Emergence of polysubstances in Oregon presents challenges for treating addiction


Shane Ersland


The recent emergence of polysubstances in Oregon communities is presenting unpredictable and dangerous circumstances for drug users and those attempting to care for them.

Behavioral health advocates discussed efforts to address the state’s drug problems at the 2023 Oregon State of Reform Health Policy Conference. Samantha Byers, adult behavioral health director at the Oregon Health Authority (OHA), said the state’s drug supply is becoming increasingly unpredictable.

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“We absolutely need to address fentanyl, and the specifics on how that plays out,” Byers said. “It’s lethal. But the reality is that community members that are using are blending their substances. So what you’re seeing is a rapid increase of fatalities where methamphetamine looks like the [causal] substance, but it’s because it’s blended with fentanyl. Or it’s a concoction that came together. So addressing the fentanyl crisis is one thing, but what keeps me up at night is, what is the polysubstance use strategy?”

Blanchet House Executive Director Scott Kerman said staff at the organization—which has provided food, clothing, shelter, and residential programs for those in need for 71 years—have been attempting to help people on P2P methamphetamine (a polysubstance) for over a year.

“The super-meth is causing such extreme psychosis in individuals that it’s hard to see where the light is at the end of the tunnel for them,” Kerman said.

The thing that keeps Kerman up at night is the fact that he is serving people who he knows—not with certainty but with extreme confidence—are going to die on the street, he said. 

“And they die on the street because there’s nowhere for them to go, and there’s no help available to them. Despite heroic attempts by our staff, there are so many brick walls, whether it’s to do with civil commitment standards that have an extreme view of what it means to be in imminent danger to oneself, or the fact that even if we were to modify and reform these standards, there’s no place for them to go.”

— Kerman

It is now taking four doses of narcan, on average, to revive individuals who are suffering from an overdose, Kerman said. 

“It often takes six or seven,” he said. “I think about the trauma that inflicts on my staff, who came to be part of a meal service program, and are now first responders.”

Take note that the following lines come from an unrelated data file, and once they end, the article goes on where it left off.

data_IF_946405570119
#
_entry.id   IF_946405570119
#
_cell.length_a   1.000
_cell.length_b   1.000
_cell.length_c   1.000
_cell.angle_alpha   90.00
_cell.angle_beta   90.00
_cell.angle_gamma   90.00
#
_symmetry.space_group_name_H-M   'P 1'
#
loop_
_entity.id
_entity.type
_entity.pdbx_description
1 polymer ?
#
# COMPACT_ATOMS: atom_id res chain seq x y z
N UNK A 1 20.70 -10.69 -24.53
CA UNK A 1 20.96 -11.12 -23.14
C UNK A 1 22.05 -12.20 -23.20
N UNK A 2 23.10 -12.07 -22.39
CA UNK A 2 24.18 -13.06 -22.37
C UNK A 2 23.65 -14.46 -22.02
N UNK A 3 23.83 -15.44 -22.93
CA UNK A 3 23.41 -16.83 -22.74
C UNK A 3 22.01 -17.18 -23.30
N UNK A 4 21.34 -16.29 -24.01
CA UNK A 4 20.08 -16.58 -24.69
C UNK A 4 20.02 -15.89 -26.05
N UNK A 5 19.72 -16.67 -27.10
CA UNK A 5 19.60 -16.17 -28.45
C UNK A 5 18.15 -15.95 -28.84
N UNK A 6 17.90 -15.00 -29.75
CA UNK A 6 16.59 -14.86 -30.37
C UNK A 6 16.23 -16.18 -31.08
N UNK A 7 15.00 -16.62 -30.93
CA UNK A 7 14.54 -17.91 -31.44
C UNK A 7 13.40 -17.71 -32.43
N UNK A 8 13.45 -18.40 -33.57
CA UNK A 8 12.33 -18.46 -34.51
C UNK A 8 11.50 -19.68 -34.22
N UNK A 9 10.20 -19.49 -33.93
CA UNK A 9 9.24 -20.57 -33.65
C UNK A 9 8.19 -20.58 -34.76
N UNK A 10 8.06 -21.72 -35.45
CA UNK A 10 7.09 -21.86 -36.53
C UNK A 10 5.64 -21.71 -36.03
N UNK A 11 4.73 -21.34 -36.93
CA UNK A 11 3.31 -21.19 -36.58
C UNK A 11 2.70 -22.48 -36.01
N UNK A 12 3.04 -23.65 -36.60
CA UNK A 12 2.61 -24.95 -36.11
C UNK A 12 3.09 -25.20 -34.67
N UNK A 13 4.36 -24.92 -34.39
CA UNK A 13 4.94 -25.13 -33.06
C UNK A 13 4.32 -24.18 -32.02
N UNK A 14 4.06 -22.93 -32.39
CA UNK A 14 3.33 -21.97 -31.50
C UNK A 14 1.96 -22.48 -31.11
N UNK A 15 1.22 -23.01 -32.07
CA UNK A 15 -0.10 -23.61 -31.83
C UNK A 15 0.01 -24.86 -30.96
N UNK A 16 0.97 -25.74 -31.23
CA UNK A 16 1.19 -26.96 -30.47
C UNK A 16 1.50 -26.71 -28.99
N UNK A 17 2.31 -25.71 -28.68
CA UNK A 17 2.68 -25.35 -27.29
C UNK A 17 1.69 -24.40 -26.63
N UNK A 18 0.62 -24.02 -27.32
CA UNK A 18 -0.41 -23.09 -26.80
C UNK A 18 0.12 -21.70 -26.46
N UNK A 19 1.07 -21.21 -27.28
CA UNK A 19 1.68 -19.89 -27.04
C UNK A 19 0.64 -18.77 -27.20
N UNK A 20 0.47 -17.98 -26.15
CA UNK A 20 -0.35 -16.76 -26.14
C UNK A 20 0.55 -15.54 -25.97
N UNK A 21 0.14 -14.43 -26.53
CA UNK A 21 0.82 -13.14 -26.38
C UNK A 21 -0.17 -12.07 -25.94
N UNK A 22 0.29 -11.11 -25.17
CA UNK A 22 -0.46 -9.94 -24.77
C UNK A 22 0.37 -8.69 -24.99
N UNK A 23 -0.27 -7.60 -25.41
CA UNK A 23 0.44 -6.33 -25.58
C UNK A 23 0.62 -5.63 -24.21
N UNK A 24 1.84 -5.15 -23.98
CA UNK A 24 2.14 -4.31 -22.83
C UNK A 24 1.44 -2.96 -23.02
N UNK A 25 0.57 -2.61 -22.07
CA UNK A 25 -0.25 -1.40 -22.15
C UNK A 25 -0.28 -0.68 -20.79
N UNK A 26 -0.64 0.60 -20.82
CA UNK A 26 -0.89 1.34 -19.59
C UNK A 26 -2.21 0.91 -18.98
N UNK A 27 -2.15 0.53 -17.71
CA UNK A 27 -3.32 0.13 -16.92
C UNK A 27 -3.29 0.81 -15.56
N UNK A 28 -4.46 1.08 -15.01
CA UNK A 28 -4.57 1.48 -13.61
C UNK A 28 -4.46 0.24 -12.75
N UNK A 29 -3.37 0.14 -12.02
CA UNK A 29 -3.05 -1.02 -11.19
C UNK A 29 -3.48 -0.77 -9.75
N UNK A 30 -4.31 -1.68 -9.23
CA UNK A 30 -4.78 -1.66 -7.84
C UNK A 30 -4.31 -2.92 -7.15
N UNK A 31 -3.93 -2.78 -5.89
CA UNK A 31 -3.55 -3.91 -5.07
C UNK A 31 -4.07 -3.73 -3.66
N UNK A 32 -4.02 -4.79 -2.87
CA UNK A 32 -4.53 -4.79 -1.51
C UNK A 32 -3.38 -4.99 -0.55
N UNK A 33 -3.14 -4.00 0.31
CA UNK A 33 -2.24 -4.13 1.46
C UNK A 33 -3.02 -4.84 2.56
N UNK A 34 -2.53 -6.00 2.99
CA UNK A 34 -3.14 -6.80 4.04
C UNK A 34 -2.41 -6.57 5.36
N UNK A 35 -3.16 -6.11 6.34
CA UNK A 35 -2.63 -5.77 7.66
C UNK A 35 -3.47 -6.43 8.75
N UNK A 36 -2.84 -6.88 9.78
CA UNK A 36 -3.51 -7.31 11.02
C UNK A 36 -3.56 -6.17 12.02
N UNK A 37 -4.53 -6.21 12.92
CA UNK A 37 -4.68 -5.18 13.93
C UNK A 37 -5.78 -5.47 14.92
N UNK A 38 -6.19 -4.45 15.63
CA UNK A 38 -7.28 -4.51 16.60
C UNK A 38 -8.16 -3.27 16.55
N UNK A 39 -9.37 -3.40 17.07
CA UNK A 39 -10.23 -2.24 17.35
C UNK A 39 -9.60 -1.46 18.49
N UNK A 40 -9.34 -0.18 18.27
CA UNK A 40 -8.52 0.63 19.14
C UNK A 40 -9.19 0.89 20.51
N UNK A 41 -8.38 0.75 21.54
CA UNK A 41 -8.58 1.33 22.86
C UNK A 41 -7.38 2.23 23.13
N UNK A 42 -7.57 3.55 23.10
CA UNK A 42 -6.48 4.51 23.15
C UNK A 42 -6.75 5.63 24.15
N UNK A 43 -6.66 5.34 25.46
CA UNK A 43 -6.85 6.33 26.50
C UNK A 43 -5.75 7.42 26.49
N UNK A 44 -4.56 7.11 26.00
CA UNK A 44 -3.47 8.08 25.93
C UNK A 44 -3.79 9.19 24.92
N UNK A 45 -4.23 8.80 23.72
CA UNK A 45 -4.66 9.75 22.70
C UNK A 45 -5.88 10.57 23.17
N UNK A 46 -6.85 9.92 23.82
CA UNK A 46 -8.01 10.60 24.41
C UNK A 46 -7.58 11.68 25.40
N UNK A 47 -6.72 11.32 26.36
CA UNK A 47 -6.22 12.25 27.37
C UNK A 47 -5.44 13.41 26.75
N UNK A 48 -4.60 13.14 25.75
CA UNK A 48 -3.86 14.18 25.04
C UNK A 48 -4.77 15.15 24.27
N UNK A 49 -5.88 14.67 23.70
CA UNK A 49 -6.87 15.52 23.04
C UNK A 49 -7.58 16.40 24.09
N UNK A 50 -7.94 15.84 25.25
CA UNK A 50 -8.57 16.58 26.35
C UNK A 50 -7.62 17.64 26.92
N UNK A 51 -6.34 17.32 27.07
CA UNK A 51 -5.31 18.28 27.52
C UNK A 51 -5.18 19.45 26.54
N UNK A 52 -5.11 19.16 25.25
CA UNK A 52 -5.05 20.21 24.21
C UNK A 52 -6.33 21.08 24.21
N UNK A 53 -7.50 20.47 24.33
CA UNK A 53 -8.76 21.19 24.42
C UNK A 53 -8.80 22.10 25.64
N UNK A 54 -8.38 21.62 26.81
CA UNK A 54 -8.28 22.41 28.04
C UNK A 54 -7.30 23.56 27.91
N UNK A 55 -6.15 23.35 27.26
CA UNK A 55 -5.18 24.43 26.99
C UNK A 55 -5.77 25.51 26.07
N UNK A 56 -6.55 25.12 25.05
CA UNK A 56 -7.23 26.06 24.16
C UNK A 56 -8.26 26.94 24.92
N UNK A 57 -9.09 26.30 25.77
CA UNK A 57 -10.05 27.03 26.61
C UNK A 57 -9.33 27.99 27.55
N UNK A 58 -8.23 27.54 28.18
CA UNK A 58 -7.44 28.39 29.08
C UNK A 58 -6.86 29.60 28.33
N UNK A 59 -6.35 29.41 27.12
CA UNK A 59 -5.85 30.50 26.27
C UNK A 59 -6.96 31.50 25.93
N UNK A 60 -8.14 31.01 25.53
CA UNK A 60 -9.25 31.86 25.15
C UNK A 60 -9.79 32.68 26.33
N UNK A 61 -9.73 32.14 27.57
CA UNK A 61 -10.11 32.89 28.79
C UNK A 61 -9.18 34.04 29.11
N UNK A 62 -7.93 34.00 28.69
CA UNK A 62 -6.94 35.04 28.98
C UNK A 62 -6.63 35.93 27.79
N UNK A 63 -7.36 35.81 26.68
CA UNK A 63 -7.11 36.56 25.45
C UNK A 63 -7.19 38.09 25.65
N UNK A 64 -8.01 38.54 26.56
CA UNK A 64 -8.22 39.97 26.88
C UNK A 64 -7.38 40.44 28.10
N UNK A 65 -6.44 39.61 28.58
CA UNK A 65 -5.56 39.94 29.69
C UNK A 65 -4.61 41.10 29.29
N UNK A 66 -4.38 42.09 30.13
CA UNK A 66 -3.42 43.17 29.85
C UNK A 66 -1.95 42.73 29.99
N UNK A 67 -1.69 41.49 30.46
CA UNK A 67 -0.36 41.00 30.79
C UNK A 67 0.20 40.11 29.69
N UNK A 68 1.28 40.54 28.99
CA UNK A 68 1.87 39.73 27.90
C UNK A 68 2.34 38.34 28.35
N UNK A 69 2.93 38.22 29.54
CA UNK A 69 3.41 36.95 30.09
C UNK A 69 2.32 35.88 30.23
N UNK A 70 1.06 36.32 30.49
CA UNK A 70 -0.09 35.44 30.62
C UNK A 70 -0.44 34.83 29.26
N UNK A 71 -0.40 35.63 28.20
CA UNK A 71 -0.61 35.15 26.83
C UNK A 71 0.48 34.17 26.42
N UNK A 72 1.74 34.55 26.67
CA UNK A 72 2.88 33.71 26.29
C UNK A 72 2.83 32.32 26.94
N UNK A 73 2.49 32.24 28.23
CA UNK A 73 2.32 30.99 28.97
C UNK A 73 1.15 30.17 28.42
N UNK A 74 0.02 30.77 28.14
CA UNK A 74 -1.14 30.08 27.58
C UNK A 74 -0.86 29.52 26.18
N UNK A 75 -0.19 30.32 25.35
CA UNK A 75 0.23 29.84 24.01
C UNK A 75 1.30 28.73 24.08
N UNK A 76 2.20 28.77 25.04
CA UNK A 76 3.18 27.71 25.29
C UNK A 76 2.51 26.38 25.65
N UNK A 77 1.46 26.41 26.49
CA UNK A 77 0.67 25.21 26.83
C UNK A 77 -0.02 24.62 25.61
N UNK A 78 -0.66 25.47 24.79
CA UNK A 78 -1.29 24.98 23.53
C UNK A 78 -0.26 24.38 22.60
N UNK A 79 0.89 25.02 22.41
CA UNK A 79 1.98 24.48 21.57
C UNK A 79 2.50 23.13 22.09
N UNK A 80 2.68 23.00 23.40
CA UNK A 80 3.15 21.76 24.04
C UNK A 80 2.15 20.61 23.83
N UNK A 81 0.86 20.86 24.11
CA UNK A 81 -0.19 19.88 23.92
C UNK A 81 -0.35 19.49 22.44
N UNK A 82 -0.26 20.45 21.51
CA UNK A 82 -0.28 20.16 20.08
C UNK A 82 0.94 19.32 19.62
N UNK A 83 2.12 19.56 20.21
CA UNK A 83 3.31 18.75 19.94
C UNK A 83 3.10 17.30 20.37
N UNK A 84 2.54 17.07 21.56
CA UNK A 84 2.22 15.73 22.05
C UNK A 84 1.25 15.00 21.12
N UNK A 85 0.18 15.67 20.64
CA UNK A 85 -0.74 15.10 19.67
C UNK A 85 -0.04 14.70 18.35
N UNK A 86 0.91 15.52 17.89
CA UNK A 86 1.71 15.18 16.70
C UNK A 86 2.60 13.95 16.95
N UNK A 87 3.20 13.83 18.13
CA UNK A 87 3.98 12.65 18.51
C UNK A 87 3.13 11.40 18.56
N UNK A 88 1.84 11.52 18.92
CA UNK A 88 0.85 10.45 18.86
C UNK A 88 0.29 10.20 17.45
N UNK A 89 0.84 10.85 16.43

Oregon Alcohol and Drug Policy Commission Director Annaliese Dolph said siloes are creating major obstacles to providing care as well.

“And not just siloes between people, organizations, and state agencies,” Dolph said. “We have amazing researchers at (Oregon Health and Science University) that are doing great research. They just came out with research about (medication assisted treatment) in jail. 

How are we connecting what those researchers are doing with what (Byers’) team is doing? To what (Kerman’s) team is doing on the ground? To what our county public health [department] is doing? We have so many siloes at all levels here. We have to start talking to each other. So many people touch all these systems. And it never comes together.”

Byers sees promise in the attention that behavioral health issues are receiving from officials in the state, however.

“There’s a concerted focus and energy around trying to understand and attend to individuals with a substance use disorder. I’ve been in social services for 20 years, and it’s the one time where it’s like—even with stigma and lack of understanding—there is an energy in our state around no matter what our thinking, there’s a solution we need to figure out. And I feel optimistic about that.”

— Byers

Dolph was appointed to her position by Gov. Tina Kotek in July, and believes Kotek’s appointment to the position in 2023 gives behavioral health professionals a tremendous opportunity. 

“Kotek’s three priorities are homelessness/housing, behavioral health, and early literacy and education,” Dolph said. “And we’re going to need all three of those things. These things are all intertwined.”

Blanchet House provides opportunities for those suffering from addiction that they might not find elsewhere. The organization is located in Portland’s Old Town District, which is often referred to as the “Skid Row” of the city. It offers free meals to anyone who needs them, and operates two transitional housing programs. 

“These are the kinds of programs that fit in the continuum of care for people in recovery, trauma recovery, (and) addiction recovery—that six to nine months of supportive housing/supportive employment space that helps prepare people for supportive housing,” Kerman said. “We can hold up to 45 men in our program in Old Town.”

The secret jewel of the organization is its farm in Yamhill County, Kerman said.

“We have a 60-acre working farm that is specifically designed for men with addiction,” he said. “It’s an eight to nine month program, and part of that recovery is not only being in a beautiful natural location, but getting to care for our farm animals. We have pigs, chickens, goats, ducks, and geese. We have a beekeeping program. We have a woodshop where they can tinker with wood. The animals are there for therapeutic reasons. All of our programs are free.”

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